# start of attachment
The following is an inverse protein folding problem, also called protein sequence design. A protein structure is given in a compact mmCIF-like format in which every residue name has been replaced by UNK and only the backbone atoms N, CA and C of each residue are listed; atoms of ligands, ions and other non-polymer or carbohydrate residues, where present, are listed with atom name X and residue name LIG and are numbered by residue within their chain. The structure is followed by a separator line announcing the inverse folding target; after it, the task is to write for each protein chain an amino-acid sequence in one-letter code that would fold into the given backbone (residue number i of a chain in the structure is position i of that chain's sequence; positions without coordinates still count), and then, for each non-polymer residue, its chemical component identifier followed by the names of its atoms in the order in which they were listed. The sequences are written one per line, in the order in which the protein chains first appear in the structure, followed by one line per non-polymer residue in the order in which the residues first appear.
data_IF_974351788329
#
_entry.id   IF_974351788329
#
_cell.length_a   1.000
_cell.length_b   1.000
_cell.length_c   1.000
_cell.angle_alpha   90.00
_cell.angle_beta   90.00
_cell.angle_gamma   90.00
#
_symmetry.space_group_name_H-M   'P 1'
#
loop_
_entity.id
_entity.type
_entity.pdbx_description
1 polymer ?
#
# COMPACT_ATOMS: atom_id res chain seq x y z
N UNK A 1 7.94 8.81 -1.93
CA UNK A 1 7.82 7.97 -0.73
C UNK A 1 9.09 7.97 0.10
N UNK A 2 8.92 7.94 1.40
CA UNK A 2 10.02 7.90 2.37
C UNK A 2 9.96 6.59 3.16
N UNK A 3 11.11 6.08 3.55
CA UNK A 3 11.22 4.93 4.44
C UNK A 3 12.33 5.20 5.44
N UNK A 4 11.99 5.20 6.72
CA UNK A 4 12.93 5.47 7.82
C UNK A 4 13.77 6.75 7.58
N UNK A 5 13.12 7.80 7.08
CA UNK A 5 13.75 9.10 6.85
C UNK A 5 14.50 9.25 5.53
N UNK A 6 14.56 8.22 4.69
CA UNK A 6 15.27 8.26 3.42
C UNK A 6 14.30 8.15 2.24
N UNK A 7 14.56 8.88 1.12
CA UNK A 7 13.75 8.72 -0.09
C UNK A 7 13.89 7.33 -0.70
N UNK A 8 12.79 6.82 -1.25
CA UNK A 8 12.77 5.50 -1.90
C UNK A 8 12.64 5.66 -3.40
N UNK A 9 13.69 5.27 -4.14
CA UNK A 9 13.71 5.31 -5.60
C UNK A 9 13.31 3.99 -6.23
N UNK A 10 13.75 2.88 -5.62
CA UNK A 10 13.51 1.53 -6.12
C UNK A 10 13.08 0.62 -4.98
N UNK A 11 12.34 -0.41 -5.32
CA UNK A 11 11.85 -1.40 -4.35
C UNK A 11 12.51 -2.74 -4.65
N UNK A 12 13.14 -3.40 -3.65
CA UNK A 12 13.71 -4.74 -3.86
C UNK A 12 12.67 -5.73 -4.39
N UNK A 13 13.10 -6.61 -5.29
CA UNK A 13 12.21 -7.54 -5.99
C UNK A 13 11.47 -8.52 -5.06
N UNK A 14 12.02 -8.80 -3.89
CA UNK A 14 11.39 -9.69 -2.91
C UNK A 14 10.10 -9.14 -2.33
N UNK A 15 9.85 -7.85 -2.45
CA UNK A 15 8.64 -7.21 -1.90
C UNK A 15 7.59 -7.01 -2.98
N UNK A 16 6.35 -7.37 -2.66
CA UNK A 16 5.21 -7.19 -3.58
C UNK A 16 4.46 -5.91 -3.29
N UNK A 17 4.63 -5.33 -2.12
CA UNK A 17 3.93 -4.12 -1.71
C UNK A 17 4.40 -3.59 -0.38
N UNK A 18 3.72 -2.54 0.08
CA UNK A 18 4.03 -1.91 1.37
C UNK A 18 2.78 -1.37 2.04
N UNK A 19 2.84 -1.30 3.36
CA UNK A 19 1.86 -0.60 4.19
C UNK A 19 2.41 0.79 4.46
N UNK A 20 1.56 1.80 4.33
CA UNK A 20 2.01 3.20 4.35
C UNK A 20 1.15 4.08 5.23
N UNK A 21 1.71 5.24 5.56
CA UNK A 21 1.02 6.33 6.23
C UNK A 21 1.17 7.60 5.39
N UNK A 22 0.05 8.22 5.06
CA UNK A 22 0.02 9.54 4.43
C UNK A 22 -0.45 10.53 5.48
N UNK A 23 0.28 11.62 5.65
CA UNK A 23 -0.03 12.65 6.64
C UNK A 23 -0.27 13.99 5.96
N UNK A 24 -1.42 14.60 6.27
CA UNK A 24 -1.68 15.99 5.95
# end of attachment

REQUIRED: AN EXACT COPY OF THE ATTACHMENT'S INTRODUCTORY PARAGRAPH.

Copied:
The following is an inverse protein folding problem, also called protein sequence design. A protein structure is given in a compact mmCIF-like format in which every residue name has been replaced by UNK and only the backbone atoms N, CA and C of each residue are listed; atoms of ligands, ions and other non-polymer or carbohydrate residues, where present, are listed with atom name X and residue name LIG and are numbered by residue within their chain. The structure is followed by a separator line announcing the inverse folding target; after it, the task is to write for each protein chain an amino-acid sequence in one-letter code that would fold into the given backbone (residue number i of a chain in the structure is position i of that chain's sequence; positions without coordinates still count), and then, for each non-polymer residue, its chemical component identifier followed by the names of its atoms in the order in which they were listed. The sequences are written one per line, in the order in which the protein chains first appear in the structure, followed by one line per non-polymer residue in the order in which the residues first appear.